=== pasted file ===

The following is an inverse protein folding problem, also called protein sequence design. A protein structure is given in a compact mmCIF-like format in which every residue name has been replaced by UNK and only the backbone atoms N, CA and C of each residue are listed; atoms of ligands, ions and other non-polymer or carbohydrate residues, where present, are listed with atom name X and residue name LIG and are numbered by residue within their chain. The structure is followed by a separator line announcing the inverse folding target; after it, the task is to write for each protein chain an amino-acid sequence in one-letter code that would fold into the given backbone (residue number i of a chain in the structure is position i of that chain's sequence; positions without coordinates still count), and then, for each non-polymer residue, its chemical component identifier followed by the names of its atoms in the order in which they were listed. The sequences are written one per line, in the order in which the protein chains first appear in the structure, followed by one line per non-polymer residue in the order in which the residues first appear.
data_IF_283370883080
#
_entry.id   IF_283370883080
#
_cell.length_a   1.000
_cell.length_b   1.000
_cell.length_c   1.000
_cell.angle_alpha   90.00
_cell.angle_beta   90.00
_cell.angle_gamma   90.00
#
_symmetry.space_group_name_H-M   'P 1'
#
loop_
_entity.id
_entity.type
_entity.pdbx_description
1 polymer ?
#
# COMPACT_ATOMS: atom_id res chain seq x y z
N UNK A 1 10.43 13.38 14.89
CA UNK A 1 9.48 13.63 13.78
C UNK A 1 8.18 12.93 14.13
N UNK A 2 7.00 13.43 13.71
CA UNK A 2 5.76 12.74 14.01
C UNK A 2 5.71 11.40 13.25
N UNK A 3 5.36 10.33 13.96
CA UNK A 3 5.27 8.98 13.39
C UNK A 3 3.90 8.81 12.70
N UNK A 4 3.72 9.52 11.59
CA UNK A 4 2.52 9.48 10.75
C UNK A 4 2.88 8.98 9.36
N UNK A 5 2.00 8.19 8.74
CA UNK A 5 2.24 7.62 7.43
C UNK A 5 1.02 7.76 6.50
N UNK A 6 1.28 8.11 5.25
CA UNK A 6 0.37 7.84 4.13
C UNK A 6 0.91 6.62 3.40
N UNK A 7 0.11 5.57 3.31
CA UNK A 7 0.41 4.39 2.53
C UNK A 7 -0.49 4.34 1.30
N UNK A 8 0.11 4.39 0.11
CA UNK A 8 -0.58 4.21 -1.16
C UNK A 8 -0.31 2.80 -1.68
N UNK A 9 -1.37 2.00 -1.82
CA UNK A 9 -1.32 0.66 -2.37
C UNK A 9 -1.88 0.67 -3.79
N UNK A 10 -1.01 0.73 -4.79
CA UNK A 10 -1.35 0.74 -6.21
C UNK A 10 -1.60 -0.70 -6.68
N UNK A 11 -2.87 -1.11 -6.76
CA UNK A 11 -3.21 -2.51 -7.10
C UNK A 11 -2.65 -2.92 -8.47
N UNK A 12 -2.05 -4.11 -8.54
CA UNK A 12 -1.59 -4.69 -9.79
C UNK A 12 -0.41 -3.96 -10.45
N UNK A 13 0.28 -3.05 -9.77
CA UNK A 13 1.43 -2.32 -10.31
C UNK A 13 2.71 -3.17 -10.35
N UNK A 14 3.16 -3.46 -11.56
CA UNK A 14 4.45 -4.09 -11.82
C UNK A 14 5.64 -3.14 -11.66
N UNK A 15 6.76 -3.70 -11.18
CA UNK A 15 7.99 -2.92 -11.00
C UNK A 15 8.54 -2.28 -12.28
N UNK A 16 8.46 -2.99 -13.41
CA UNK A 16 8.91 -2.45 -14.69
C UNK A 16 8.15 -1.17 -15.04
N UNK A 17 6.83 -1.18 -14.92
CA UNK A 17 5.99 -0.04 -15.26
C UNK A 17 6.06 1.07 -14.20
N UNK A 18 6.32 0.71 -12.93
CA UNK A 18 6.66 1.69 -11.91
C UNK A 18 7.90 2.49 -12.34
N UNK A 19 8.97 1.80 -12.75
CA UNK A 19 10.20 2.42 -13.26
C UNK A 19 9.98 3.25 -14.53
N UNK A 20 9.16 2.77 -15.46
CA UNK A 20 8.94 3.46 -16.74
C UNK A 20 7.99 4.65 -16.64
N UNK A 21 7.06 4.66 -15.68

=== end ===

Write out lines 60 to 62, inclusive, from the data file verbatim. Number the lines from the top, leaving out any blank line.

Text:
C UNK A 13 2.71 -3.17 -10.35
N UNK A 14 3.16 -3.46 -11.56
CA UNK A 14 4.45 -4.09 -11.82